Apart from that, the designers have ensured that they work on a few more things to jazz up the otherwise conventional styling. The grille, for that matter, is completely different from the sedan version. To be in sync with the name, the grille swaps its posh, upmarket look for a more rugged one.

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The E sedan that we get in India is the long-wheelbase version, but the All Terrain is based on the standard wheelbase E-Class. But despite that, room on the inside isn’t all that bad. You’d not be complaining even if you’re six feet tall and are occupying the back seat. That said, it doesn’t spoil you silly with the amount of space in the cabin like the E sedan. What overwhelms you though is the size of the boot.

Even with the spare wheel popping up from the boot floor, you’ve got ample space for a few suitcases. And if you have a dog, he’s going to love the back of the All Terrain.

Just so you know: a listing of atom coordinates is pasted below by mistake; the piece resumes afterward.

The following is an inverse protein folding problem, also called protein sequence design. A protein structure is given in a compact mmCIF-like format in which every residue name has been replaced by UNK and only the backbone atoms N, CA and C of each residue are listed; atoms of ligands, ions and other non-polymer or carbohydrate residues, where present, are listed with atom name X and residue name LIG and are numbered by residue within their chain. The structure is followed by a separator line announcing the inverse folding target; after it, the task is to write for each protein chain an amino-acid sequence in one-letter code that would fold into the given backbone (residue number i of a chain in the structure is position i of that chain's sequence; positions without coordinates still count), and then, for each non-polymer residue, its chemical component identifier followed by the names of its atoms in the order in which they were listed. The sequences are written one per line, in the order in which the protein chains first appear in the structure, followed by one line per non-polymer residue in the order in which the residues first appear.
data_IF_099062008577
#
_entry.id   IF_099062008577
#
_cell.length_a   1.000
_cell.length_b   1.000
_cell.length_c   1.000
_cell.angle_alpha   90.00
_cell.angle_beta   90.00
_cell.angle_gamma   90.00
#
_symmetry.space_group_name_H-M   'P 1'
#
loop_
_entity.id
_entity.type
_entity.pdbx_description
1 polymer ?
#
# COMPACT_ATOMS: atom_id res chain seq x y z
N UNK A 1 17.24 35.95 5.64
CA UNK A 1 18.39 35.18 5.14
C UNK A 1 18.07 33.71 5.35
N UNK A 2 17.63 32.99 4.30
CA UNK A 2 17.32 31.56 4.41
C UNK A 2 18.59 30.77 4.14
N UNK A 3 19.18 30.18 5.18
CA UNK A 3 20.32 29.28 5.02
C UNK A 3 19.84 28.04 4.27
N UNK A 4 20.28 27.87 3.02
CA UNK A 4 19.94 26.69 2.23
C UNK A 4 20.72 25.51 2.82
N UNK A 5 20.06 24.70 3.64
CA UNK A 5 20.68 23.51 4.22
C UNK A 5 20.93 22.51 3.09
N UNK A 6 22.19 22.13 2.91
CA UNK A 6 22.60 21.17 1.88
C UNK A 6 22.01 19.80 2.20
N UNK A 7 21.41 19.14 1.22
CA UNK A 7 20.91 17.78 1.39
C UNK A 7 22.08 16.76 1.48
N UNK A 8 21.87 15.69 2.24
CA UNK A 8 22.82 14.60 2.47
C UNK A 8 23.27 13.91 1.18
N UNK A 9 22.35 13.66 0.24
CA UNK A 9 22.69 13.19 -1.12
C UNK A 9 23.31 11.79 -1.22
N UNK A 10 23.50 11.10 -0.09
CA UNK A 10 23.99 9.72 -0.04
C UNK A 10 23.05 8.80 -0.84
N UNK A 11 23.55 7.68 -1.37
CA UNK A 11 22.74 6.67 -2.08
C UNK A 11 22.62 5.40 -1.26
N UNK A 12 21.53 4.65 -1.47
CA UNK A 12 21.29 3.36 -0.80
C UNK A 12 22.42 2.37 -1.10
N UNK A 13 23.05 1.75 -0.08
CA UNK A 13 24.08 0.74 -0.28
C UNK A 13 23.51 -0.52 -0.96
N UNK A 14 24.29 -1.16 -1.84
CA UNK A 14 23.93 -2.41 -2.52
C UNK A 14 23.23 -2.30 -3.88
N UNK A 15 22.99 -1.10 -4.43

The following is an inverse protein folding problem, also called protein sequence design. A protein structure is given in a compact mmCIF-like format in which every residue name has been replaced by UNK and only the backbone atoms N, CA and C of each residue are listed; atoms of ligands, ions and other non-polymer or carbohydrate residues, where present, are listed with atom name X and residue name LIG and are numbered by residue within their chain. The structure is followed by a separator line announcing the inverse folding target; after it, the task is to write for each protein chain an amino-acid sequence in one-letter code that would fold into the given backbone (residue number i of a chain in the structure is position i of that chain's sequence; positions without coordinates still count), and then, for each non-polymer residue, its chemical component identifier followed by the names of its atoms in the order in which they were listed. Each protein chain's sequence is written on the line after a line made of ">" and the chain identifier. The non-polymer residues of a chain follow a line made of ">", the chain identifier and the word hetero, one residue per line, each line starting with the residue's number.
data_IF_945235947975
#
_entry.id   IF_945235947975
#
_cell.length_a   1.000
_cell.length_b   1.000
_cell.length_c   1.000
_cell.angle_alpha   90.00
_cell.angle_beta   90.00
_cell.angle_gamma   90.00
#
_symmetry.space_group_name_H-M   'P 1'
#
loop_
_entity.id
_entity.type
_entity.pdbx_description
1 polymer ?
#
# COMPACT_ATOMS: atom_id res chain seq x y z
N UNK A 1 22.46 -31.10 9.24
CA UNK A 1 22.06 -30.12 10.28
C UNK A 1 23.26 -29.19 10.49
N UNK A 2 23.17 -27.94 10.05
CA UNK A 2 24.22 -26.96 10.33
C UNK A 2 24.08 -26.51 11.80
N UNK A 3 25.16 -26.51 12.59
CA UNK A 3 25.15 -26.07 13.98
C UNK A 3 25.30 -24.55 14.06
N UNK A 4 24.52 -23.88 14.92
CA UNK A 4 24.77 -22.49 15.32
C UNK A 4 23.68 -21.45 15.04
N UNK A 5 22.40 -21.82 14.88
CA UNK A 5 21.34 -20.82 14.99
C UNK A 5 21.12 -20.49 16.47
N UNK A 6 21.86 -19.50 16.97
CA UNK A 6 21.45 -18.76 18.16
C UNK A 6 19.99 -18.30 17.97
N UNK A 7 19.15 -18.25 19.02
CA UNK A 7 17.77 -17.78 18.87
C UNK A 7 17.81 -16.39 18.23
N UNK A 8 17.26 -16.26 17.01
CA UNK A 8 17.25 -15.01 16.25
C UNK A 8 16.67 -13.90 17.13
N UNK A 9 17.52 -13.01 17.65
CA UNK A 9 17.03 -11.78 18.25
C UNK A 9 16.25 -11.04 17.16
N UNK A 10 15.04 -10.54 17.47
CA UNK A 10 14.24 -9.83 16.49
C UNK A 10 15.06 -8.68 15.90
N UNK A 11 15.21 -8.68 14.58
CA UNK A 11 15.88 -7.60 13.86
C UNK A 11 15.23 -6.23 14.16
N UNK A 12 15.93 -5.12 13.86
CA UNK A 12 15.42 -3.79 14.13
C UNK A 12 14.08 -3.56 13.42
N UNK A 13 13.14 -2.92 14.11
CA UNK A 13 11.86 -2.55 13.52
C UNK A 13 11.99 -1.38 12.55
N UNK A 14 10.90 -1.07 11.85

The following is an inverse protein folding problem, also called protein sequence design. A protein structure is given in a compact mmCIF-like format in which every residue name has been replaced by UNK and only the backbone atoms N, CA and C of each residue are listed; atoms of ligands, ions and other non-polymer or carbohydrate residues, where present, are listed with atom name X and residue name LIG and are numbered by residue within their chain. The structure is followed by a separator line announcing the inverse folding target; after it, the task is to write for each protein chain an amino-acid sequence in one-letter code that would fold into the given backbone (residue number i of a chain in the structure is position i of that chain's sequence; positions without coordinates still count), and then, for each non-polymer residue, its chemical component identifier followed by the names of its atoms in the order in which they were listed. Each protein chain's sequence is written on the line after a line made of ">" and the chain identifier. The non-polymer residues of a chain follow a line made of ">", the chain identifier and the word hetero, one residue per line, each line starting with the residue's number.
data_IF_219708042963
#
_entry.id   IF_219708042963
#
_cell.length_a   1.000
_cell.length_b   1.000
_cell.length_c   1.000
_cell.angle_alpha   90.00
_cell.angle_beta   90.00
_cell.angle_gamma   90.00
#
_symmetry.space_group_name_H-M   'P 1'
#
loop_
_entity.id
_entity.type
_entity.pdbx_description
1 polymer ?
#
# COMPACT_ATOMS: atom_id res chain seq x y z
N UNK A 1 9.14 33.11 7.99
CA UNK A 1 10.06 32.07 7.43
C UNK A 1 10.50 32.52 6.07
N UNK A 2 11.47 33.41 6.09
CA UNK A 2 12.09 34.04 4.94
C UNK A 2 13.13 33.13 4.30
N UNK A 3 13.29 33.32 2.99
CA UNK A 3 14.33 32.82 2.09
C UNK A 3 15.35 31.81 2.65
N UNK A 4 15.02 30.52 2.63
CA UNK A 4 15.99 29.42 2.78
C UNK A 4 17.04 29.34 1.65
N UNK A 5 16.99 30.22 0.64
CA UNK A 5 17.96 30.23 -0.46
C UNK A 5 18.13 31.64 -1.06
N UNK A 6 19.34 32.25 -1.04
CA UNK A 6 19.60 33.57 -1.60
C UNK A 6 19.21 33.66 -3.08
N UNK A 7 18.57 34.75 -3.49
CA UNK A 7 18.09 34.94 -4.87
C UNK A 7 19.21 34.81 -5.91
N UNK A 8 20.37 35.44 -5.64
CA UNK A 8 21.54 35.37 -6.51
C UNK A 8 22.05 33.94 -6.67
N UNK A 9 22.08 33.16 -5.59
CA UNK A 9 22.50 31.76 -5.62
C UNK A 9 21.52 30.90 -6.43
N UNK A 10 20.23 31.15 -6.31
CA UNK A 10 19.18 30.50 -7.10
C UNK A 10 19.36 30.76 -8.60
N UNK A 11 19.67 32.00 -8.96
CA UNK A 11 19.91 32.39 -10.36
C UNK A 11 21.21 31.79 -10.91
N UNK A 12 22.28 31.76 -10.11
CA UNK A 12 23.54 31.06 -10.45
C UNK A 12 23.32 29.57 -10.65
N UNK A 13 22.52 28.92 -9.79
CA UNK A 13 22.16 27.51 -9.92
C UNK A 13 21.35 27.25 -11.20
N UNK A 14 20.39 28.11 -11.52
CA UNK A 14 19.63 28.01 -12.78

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Apart from the body style, the All Terrain also unfolds a new chapter for the E-Class. Unlike the Es sold until date, this one gets a brand new diesel engine. It’s a new-generation one that meets Euro VI emission norms. It’s the engine that will replace the 2,143cc four-pot diesel motor that currently powers most Mercs on sale. It displaces 1,950cc and makes 194bhp and 400Nm. It’s one of the most refined diesel mills we’ve driven and it keeps the vibrations at bay. The engineers have tuned the engine in a way that the turbo lag is at minimum and whatever’s present is dealt with by the nine-speed transmission.

The transmission that I’m talking about here is a fine piece of kit and goes about doing its duty magnificently without making much noise. It utilises its nine cogs well and tries to save every drop of oil by ordering the engine to spin at really low revs even at highway speeds. With this engine-gearbox combo, the 5m-long station wagon does the 0-100kph sprint in eight seconds.